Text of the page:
Direct Mail Ideas That Just Might Not End Up in the Trash

Photographers sometimes ask me if it’s a good investment to send a CD of their work to a mailing list of photo editors. The answer is “no” — it’s almost never worth the money.

The reason? Photo buyers are known to stand over a wastebasket when they answer their mail. Unsolicited CDs almost always are dropped into the trash. Photo buyers don’t look at the CDs of photographers they don’t know.

Don’t despair, though. It happens in all the creative fields: songwriting, script writing, fiction, music, dance and painting — all of them.

This also doesn’t mean you should give up on direct mail as a form of marketing. I’ve found the following four tools to be effective for mailers:

1. Postcards. There’s no envelope to open, your pitch is on one side and a sample of your photography is on the other side. Standard postcard size will pull just as well as the larger postcard (that costs more to mail.) Some recommended places to find mailing lists of photo editors/art directors: Fresh Lists (800-322-3985); AdBase (416-960-4240); and PhotoSourceFolio; (877-464-6243).

2. Magnets. Those small credit-card-sized notices that have migrated from the fridge to the filing cabinet are an excellent reminder to photo buyers where to find you. Two places to buy them: VistaPrint and 4imprint.

3. Calendars. If the photo buyer has wall space (at home or office) they might use it, especially if your specialty area matches their special interest theme. But calendars are expensive to produce. Co-marketing idea: talk a local business (such as a nursery, architect, interior designer, etc.) into paying for the entire calendar production in return for your producing the images.

4. Posters. Hardly anyone wants to throw away a poster. But would you be throwing away money? It depends on a few factors — the quality of your image, the mailing list, the size of the poster. You are competing with the top dogs when you are producing posters, but why not? Just be sure to go with quality all the way.

[tags]photography business, photography tips[/tags]

5 Responses to “Direct Mail Ideas That Just Might Not End Up in the Trash”

  1. Hi Rohn,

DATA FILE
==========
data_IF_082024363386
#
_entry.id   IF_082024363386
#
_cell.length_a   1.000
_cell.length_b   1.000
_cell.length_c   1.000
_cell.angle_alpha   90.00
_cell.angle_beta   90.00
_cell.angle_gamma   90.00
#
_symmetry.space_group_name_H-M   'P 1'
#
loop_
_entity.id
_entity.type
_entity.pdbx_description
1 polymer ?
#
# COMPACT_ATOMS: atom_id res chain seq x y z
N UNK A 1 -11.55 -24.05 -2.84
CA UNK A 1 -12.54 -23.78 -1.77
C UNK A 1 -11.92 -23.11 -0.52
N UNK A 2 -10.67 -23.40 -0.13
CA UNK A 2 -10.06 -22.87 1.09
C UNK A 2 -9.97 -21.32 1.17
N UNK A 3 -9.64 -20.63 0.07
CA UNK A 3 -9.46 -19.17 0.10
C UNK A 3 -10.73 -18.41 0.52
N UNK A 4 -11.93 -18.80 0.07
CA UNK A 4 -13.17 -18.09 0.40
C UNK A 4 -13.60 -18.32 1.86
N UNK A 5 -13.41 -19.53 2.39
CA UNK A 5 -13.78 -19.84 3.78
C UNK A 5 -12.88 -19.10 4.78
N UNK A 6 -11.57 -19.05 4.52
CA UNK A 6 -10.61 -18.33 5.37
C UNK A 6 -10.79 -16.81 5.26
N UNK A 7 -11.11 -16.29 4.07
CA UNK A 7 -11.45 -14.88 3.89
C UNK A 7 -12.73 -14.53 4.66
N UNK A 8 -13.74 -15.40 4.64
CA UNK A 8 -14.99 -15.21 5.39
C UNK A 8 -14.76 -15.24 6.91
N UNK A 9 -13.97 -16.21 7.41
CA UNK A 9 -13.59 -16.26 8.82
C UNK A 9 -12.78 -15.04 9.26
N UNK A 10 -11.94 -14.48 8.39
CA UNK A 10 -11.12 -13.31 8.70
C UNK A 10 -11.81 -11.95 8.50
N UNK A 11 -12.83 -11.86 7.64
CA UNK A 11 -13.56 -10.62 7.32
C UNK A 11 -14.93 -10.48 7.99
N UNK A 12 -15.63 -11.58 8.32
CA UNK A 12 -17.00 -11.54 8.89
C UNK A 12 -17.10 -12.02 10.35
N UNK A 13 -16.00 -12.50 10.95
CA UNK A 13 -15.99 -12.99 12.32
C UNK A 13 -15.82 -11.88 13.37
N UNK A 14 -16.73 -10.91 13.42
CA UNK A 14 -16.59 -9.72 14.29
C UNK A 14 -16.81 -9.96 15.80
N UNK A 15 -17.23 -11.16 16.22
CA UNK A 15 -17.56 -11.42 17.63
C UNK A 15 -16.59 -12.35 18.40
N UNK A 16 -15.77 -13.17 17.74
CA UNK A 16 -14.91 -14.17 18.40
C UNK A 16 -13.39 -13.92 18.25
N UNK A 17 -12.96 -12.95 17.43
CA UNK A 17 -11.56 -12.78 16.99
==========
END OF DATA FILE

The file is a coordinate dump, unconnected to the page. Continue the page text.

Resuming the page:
Thank you for the insight. I agree with you on the postcards. So far in about 700 mailings I've booked a few gigs and received some calls. I've also sent news letters about my non-profit and that has helped.

    It's always nice to have something in hand!


    Dave Bell

  2. My name is Tara Finch and I am a beginning photographer in high school. I would like to think some of my photos have actually turned out pretty well and want to try out the idea of seeling them. I was hoping you could give me an insight on how I could go about getting started. My favorite pictures to take are scenic or nature, and in black and white. To me most pictures just look better that way. If you ahd any tips it would be very helpful to me if you would care to share. Thank you!

  3. Hmm... I only wish I'd found this site sooner. Would have saved me a lot of wasted time and effort. Keep up the good work! Thanks!

  4. I'm quick to throw out all junk mail. However when I received useful items such as magnets, return address labels, and calendars, I keep them for a very long time. And, I have used these companies services in the past.

  5. Standing over a wastebasket to open the mail is a good image for anyone doing direct mail to keep in mind. Magnets can be powerful because of the repeat exposure they generate. And since magnets can be printed in full color, a larger magnet might give you more room to showcase a photo. You can also cut costs and increase the presentation factor by attaching the magnet to a postcard for mailing instead of putting it in an envelope. Plus you can add additional images as part of the postcard artwork.

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